How does it work? Lou asks.

I don’t really understand the tech part, says Stacy. But basically you press this here, and suddenly it’s like time slows down. Like slows way down. So what would normally be an instant feels like hundreds of years.

Debbie squirms. Who would want that?

Stacy’s smile goes from sneaky to wicked.

Because it feels amazing, she says.

Stacy told me it’s like a seven hundred year orgasm, says Cassie, reaching for Stacy’s hand.

Why does it feel good, asks the nozzle Lou was grinding on.

Stacy goes, Dad says the process that alters the way our brains perceive time? It’s strenuous on the neurons or whatever, so your brain releases mad endorphins.

Like when you’re working out, I say.

Yeah, says Stacy. But it’s even better.

I go, Wait a minute. A seven hundred year cum sounds tite but wouldn’t that turn your brain to, I donno, jelly? I mean what the hell do you think about for seven hundred years?

I donno, says Stacy, getting that Looking Out the Window look again. After it’s over you don’t really remember what you thought about. It’s like your brain snaps back into place and the last thing you remember is stepping into the machine.

Lou’s eyes are so wide it’s like they’re going to shoot out of his skull. He goes, so you live for seven hundred years, and then forget about it.

Lou looks at all of us.

You forget seven lifetimes.

I guess, says Stacy. But when it’s done you’re left with this crazy feeling. I can’t explain it. It’s like you know you’ve had this life changing experience, but you can’t say exactly what it was. It changes you.

I’m too scared, says Debbie.

Lou looks at me. What do you think?

I’m thinking this is like the time we dropped Salvinol. I was scared to try it but it turned out amazing.

Just one thing, I say. What happens if you don’t forget?

What do you mean, says Stacy.

Well I mean, what happens if it doesn’t work the way it’s supposed to, and you actually remember every second. It seems like that would fuck you up good.

That’s not gonna happen, says Cassie.

I’m doing it, says Lou.

No!

Everyone looks at me like I’m mental. I sit back, probs blushing like crazy.

Someone else go first, I say.

I’ll go first, says Cassie. If Stacy says it’s amazing, it’s amazing.

She slaps Stacy’s ass and steps inside the box. It’s got a glass front so we can see her standing there. She looks psyched but also a little scared, now that the seal is down and she’s trapped inside and the countdown has started.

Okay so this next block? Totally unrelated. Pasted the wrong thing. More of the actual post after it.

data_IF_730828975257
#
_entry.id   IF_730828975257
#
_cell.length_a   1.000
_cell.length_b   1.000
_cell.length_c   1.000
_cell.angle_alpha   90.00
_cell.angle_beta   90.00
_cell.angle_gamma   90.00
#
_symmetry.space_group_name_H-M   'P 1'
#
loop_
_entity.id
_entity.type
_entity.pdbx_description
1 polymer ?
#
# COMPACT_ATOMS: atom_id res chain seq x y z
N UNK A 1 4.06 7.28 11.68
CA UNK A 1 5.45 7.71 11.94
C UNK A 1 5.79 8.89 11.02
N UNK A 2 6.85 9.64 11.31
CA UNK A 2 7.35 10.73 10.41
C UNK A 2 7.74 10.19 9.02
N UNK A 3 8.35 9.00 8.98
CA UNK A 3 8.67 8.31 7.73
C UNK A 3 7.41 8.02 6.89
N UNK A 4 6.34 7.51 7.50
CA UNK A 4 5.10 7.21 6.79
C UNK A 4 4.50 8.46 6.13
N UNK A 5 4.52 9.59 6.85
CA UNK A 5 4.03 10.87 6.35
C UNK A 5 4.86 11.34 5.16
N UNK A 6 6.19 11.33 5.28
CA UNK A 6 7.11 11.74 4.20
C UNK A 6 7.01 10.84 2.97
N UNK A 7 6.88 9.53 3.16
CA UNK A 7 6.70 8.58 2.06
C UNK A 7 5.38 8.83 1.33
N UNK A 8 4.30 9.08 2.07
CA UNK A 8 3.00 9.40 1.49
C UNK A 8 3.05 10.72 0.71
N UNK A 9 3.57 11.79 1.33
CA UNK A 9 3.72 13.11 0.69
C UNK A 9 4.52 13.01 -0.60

Stacy kisses her fingertips and presses them to the glass.

A light flashes on top of the machine. There’s a sound like fwump.

And then the door opens.

Stacy goes, how was it?

Cassie’s eyes are open. Hella wide. Her pupils are dilated like black holes. And she is grinning like a crazy person.

Oh my god, she says.

She steps out, and her knees are shaking, and she hugs Stacy, and she’s crying.

Oh my god that was

She trails off.

What’s it like, Lou says. He can’t wait to get in that box the crazy bastard.

I don’t know, Cassie says finally. I know I was just standing in that box. Holy shit I was standing there forever, wasn’t I? I think?

It was like, less than a second to us, says Debbie.

And it felt good, says Lou. You feel good now?

Cassie is smiling and still crying a little and Stacy has her arm around her. Cassie goes, it’s not good exactly. But yes it’s…it’s something.

Lou goes, would you do it again?

Cassie doesn’t even think about it, she just nods.

Stacy smiles her witch smile. See? Told you.

My turn, says Lou. Me next.

You guys wanna go together, Stacy asks.

I guess she can see I’m nervous. Lou smiles at me. I sort of glance at the shit-bag Lou was grinding on, who still looks like he wants to take Lou home. So I go Yeah Okay.

We squeeze into the box together. It smells funny in there. Like something burning.

Ozone, says Lou.

He holds my hand. Stacy works the controls and the clear seal goes across the front and we’re in for it now.

You okay, he says.

And no I’m really not. I am scared as shit.

Sort of not, I say.

He squeezes my hand.

I love you so much.

And suddenly there is no one I’d rather spend a seven hundred year orgasm with than my mate Lou. Lou oh Lou.

The machine goes fwwwuU—

The next thing I know it’s like the world has been filled up with see-through jelly. I’m suspended in it and it’s gently rising, lifting me up to Jesus. I want to turn and see my friends through the seal but I can’t move. All I can see is half of Lou’s face because I was starting to look away when it hit. And it does feel good. It does feel a little like coming I guess. And actually the longer it lasts the better and better it seems to feel, but under this feeling is the rising panic of holy shit I am in this box pressed against Lou, crammed against with Lou, looking at Lou for seven hundred years, seven hundred years, seven hundred years, seven hundred years seven hundred years seven hundred years seven hundred years seven hundred years seven hundred years seven hundred years seven hundred years seven hundred years seven hundred years seven hundred years seven hundred